Foster City allows culling of 100 geese due to sanitation concerns
FOSTER CITY, Calif. – Foster City is moving forward with a plan to control the city’s Great Canada Goose by potentially culling the birds.
On Monday, the city council voted to clear the way for staff to apply for a depredation permit that could authorize the lethal removal of up to 100 geese. The city is in the process of applying for a permit, but nothing has been granted yet, according to parks and recreation director Derek Schweigart.
“To get one of those permits, we have a US Fish and Wildlife Service and the USDA all recognizing that we have a problem in Foster City,” Schweigart said. “We have what is a potential health hazard here… not just with bacteria in our water, but access to parks.”
In a press release posted on the city’s website, staff said the geese had contributed to “deteriorating lagoon water quality and other sanitation issues.” They also said that the high levels of bacteria present in the lagoon are directly linked to the local waterfowl population.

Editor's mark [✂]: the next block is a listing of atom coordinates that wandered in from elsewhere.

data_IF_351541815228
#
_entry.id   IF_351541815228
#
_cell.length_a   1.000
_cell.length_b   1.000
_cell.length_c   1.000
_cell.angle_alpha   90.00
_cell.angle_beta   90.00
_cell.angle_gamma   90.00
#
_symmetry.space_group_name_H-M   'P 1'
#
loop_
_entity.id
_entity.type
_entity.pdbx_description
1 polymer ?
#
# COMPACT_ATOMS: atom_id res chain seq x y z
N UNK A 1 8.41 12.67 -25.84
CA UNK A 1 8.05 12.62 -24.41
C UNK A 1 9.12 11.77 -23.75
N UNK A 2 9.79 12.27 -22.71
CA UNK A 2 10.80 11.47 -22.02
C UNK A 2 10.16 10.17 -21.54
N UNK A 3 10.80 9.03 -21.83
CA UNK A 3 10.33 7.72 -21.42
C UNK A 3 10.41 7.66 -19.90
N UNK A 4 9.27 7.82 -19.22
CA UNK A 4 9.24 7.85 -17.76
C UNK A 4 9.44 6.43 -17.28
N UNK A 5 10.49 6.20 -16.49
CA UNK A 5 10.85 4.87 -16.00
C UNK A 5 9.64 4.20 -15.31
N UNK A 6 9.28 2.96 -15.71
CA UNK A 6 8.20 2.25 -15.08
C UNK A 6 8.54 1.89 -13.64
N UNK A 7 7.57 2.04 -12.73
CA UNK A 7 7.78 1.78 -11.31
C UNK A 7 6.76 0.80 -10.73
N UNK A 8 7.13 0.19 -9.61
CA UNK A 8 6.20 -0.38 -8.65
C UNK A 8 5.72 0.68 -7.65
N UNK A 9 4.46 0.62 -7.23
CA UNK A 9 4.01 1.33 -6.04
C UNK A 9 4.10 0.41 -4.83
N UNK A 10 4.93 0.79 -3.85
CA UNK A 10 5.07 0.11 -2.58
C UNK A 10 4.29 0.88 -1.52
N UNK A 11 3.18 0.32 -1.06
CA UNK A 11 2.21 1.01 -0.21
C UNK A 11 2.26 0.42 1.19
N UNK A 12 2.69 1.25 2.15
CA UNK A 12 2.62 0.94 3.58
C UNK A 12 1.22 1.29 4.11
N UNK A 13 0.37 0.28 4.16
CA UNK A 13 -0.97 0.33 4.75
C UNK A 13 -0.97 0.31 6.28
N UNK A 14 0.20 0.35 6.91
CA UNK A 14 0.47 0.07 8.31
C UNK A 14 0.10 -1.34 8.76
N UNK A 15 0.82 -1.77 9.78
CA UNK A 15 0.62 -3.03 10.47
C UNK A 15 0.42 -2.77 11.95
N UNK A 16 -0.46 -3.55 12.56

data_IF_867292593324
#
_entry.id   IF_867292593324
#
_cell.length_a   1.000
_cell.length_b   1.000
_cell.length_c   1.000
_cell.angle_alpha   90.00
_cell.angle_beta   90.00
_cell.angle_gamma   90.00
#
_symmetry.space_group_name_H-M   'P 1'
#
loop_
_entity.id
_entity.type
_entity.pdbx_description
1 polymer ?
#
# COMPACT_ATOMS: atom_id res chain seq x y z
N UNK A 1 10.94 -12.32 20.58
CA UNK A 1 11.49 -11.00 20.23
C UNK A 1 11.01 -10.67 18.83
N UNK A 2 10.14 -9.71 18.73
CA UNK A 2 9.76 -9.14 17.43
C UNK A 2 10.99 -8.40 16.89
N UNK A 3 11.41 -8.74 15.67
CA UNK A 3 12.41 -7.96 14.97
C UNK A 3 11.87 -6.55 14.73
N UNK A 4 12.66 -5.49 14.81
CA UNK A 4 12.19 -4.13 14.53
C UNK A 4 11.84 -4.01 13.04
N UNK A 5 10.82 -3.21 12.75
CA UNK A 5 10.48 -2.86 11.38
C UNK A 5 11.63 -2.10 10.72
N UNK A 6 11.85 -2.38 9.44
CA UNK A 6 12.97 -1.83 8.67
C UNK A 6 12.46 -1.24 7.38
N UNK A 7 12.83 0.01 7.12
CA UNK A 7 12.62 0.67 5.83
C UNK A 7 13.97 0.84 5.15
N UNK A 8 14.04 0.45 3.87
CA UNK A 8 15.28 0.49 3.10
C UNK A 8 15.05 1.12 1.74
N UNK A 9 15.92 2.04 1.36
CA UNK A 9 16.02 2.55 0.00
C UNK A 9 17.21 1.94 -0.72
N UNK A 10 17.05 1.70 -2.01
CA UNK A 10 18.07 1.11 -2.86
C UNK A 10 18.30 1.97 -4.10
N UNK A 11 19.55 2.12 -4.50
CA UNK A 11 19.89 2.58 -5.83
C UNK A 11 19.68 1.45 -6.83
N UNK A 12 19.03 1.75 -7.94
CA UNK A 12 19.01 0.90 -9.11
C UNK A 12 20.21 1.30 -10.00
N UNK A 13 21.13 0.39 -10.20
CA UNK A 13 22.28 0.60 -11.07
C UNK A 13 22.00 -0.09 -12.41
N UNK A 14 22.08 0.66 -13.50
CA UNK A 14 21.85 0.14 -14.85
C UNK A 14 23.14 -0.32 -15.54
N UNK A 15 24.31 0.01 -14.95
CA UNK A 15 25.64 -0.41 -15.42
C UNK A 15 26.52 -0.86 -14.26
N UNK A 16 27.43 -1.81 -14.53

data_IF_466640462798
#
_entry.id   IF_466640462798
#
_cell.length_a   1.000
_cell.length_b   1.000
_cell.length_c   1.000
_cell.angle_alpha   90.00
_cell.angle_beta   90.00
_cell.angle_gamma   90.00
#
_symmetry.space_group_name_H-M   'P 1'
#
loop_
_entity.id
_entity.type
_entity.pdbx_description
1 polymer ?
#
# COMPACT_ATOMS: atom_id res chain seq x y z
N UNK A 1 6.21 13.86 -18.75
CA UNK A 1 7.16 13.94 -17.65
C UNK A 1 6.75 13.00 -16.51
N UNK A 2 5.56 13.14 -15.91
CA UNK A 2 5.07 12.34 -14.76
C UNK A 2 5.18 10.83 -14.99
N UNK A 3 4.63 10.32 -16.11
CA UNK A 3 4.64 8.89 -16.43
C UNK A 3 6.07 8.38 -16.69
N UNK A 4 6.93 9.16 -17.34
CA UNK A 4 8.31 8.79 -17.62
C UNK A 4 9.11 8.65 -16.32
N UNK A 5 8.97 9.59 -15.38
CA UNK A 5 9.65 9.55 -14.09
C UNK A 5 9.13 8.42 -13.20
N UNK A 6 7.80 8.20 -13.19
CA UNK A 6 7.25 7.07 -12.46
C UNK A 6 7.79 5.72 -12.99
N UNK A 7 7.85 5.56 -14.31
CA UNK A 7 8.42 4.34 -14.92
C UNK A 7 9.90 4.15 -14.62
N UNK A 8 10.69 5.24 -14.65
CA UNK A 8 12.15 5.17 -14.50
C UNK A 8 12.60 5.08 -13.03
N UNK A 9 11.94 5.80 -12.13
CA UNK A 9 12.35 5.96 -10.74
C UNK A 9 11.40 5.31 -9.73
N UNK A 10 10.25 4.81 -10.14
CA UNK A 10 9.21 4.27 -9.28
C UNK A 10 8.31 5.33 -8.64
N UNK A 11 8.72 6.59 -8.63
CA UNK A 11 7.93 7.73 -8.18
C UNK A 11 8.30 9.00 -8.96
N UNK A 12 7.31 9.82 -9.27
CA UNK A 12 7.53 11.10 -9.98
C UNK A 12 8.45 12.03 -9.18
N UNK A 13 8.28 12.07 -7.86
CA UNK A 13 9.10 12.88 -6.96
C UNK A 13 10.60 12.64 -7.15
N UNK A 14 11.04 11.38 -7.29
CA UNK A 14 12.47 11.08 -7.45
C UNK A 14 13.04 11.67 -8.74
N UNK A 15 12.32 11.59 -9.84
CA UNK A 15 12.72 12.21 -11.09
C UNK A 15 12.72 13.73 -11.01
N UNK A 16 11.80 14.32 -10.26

The peaceful community of Bayside has become a favorite haunt for hundreds of geese due to easy access to food, water and lack of predators. Schweigart said the city tried misting, strobe lights, hazing and removing eggs from nests… but nothing worked. He said the city is exploring other options like a pilot program to use robots and artificial intelligence to confuse geese in an effort to change their behavior, while keeping the ability to kill birds if necessary.
“It’s a very difficult decision and I can guarantee the city is not taking it lightly,” Schweigart said.
The idea of culling the birds divides the residents. Opponents of the plan, including the Animal Protection League, said they met with city officials and suggested changing the landscaping throughout the city.
“When you pick up and disembark, fill in an area of the coast that is real habitat for waterfowl and fill it with condos and airports. We have to give something back and we have to have some grace about that. ‘, Susan Russell, with the Animal Welfare League, said.
Whether or not a permit is approved by the U.S. Department of Fish and Wildlife remains to be seen, but Schweigart said the city’s any lethal option would only be used selectively and in conjunction with other non-lethal alternatives. .